Hubli is not a tourist destination by any standard. But we found ourselves there because of our dear friend Anu, who lives and works in this million person city. In truth, we are (probably) not the first tourists Hubli has ever seen. Many travelers actually pass through since it is a major hub on India’s all important railway system. However, it definitely has an authentic, untouched vibe to it. Just as in American small cities, Hubli was slower, cleaner and more easygoing than its big city brethren.
But this is still India, so nothing is ever truly easygoing. On our first day Anu took us to a delicious all you can eat restaurant in downtown. This involved haggling with a rickshaw, taking a fast paced ride, ducking through a hole in the fence separating the sidewalk from the street, admiring the elephant that will bless you (i.e. touch the top of your head with its trunk) if you pay it, going up some stairs past a few street kids, and being gawked at as we eat our meal with our hands, even the rice. Not exactly a walk in the park but these are the types of things I’m sure you get used to after a month or two in India.
We walked off our large lunch in the local market. Betel leaves, garlic, and watermelon snacks are piled high next to bangles, scarves and books. When the heat got to us we stopped at a cold drink stand for some lime soda. This ubiquitous drink is a simple mix of lime juice, soda water and either sugar or salt. I’m liking the salty flavor which I find wonderfully refreshing.
We stayed in a suburb of Hubli and happened to be there for the farmers market. Again more luscious produce – green beans, cucumber, eggplant and more. It inspired us to cook but that is a difficult choice when all the restaurants are also so enticing. For example, we had to stop by a small hole in the wall for some breakfast rice and onion pakora (fried batter mixed with onion).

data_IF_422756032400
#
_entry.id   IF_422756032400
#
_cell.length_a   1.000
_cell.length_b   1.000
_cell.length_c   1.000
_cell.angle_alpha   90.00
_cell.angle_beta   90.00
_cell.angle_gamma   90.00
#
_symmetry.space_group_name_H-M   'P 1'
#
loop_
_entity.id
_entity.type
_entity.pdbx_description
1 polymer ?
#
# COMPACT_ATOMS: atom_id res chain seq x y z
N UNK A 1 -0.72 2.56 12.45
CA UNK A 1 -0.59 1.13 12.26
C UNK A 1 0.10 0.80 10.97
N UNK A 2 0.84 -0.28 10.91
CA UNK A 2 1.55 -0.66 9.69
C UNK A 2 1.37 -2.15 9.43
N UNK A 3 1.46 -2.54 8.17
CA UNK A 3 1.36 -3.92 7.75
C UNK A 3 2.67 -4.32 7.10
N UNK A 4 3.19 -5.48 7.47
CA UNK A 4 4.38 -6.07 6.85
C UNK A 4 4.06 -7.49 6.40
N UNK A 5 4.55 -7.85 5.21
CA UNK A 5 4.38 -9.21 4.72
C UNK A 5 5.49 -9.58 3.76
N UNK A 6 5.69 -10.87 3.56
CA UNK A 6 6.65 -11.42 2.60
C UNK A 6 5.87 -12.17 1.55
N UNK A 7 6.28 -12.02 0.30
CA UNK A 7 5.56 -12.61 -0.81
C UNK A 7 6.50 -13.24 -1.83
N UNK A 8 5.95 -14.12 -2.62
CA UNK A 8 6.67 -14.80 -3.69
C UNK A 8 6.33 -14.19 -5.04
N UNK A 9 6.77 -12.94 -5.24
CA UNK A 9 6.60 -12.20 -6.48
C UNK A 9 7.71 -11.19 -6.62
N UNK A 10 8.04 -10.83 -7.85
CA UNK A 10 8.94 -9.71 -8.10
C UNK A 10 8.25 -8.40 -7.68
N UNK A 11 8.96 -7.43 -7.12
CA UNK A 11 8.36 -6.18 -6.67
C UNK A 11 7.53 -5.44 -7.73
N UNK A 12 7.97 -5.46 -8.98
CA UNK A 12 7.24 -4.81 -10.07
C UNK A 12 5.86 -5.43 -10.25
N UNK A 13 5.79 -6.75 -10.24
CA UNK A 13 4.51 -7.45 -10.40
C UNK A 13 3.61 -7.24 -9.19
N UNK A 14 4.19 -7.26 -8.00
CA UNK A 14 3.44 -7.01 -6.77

In a place where there is not much to do it is a good idea to catch up on errands. Like haircuts, which are always exciting in foreign countries. Nathan braved Ganesh Hair Styles to get a much needed crop and shave. Fortunately, a lot of hand gestures were successful in getting Nathan the right cut.
Overall this little corner of Hubli was a typical Indian neighborhood – some paved roads, some dirt roads, modern buildings as well as lean to shacks, electricity out every night at 7:30, uncertainty on when and for how long the water supply will last. These infrastructure deficiencies highlight what many westerners take for granted. It is the last point, water, that most interests our friend Anu. Her company, NextDrop, works with water supply companies to determine when the water will arrive in a certain area. Then the affected residents are texted about the water’s arrival. It is a simple idea that takes the guesswork out of water supply schedules. Not that we are biased or anything but Anu is an awesome CEO and is greatly improving the lives of thousands of residents of Hubli!
Anu is passionate about water issues but she is also passionate about her friends. Therefore, she made time to ensure that Nathan and I were well fed. For example we sampled spectacular paneer tikka, a type of spiced roasted cheese, at the hotel restaurant near her office. We also gushed over sweet and savory Kashmiri naan at the north Indian restaurant, Al Medina. This consisted of bread stuffed with raisins and coconut but also herbs and sesame seeds. The simple student eatery with a bunch of plastic chairs squeezed into a big room for all you can eat for $0.60 was also cool. In short, Hubli was Hubli-cious.
Before we left, Nathan and I also had to try pedha, a local sweet that is reminiscent of cookie dough but with Indian flavors such as cardamom. We picked some up at Mishra Pedha which is literally on every corner in central Hubli!
Hubli was a perfectly enjoyable city to spend time in. It was made even better by 7 Beans, the hip cafe with free wifi. But Nathan and I couldn’t resist the temptation of a side trip to a very historic and magical place. We got out of Anu’s hair for a few days and hopped the eastbound train for Hampi.